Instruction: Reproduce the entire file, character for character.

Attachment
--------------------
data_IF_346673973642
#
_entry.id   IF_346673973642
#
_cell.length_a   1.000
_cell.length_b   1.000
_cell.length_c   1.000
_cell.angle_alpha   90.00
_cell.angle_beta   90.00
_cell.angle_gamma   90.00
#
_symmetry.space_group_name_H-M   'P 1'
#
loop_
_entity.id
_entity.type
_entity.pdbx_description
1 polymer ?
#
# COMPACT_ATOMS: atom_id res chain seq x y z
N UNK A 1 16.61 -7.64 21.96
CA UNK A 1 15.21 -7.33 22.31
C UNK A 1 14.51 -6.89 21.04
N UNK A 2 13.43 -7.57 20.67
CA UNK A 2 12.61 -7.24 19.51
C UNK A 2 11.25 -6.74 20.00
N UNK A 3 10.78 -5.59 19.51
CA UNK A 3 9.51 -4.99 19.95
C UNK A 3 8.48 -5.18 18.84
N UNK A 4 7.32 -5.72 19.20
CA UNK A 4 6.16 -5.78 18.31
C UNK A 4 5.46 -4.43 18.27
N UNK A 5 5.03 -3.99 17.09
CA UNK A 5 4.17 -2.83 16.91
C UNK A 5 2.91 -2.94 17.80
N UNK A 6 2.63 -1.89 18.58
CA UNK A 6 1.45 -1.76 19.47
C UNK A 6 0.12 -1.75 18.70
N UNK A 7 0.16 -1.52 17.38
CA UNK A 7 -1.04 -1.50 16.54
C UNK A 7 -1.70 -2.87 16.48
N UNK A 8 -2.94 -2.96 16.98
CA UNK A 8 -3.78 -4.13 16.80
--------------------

data_IF_346673973642
#
_entry.id   IF_346673973642
#
_cell.length_a   1.000
_cell.length_b   1.000
_cell.length_c   1.000
_cell.angle_alpha   90.00
_cell.angle_beta   90.00
_cell.angle_gamma   90.00
#
_symmetry.space_group_name_H-M   'P 1'
#
loop_
_entity.id
_entity.type
_entity.pdbx_description
1 polymer ?
#
# COMPACT_ATOMS: atom_id res chain seq x y z
N UNK A 1 16.61 -7.64 21.96
CA UNK A 1 15.21 -7.33 22.31
C UNK A 1 14.51 -6.89 21.04
N UNK A 2 13.43 -7.57 20.67
CA UNK A 2 12.61 -7.24 19.51
C UNK A 2 11.25 -6.74 20.00
N UNK A 3 10.78 -5.59 19.51
CA UNK A 3 9.51 -4.99 19.95
C UNK A 3 8.48 -5.18 18.84
N UNK A 4 7.32 -5.72 19.20
CA UNK A 4 6.16 -5.78 18.31
C UNK A 4 5.46 -4.43 18.27
N UNK A 5 5.03 -3.99 17.09
CA UNK A 5 4.17 -2.83 16.91
C UNK A 5 2.91 -2.94 17.80
N UNK A 6 2.63 -1.89 18.58
CA UNK A 6 1.45 -1.76 19.47
C UNK A 6 0.12 -1.75 18.70
N UNK A 7 0.16 -1.52 17.38
CA UNK A 7 -1.04 -1.50 16.54
C UNK A 7 -1.70 -2.87 16.48
N UNK A 8 -2.94 -2.96 16.98
CA UNK A 8 -3.78 -4.13 16.80